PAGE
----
After reading my posts on black history and lending me some books that never got read, my friend Kelly invited Rebecca and I over to further discuss black history. When help is offered, I generally take it.
So, Rebecca and I (and my 1.5 year old) headed to Kelly’s to talk slavery, underground railroad, equality, and all things black history. Kelly had some print-outs for us, and was ready to get down to business. Only problem is, kids generally don’t want to get down to business.
So, Kelly and I sat with Rebecca and discussed a few topics. We talked about slavery and how white people owned black people. We talked a little bit about Martin Luther King, and we talked about how people are all the same on the inside.
I know Rebecca took some of it in, I know she heard us, and I think this conversation was a great idea (thanks, Kelly). I also think, Rebecca was distracted by her sister and Kelly’s son. I think she was more interested in talking about her new Geronimo Stilton book, and I think she wondered why we were having this discussion at all.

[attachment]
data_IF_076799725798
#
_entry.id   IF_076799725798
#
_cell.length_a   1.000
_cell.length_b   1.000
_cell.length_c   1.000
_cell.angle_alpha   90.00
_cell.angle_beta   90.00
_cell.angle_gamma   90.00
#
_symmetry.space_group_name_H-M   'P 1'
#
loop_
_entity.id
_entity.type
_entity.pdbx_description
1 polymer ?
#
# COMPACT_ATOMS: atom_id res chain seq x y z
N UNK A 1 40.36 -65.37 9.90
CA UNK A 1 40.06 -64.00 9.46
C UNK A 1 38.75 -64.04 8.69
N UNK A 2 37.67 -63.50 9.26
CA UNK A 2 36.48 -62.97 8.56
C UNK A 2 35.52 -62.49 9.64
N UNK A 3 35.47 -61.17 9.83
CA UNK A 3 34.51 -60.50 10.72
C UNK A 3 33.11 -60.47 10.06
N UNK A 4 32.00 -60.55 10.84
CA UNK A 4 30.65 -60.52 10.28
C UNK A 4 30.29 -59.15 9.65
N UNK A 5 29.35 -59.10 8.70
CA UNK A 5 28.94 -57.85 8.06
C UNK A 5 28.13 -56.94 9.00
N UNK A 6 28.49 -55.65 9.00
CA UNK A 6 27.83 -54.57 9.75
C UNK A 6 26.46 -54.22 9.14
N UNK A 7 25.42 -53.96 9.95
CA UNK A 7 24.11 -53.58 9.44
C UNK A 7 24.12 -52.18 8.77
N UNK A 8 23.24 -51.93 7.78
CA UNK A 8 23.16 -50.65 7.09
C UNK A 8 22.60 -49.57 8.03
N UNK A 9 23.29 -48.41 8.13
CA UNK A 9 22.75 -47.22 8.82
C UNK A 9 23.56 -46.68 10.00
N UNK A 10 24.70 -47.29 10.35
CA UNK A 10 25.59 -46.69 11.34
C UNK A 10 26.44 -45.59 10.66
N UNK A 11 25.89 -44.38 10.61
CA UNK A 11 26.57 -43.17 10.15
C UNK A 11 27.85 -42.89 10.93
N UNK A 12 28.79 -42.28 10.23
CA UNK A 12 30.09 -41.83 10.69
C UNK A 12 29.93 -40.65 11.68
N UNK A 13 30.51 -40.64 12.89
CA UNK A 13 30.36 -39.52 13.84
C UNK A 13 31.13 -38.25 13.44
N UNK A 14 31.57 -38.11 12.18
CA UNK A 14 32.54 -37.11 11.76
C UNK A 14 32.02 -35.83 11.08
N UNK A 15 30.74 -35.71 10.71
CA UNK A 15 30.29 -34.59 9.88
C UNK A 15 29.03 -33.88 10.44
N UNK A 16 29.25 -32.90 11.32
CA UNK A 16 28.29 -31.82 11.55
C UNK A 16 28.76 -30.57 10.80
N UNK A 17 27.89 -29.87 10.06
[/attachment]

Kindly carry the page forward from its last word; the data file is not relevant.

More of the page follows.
After a short while, we gave into her distraction and let her go and play. We hung out, the kids played, and we didn’t cover as much ground as I think we thought we were going to. I’m okay with that.
There is plenty of time for Rebecca to learn about black history, and it doesn’t have to happen in February. Kelly and I are talking about a trip to the Buxton National Historical Site where we can “follow the underground railroad from slavery to freedom.” Maybe Rebecca will find this more interesting.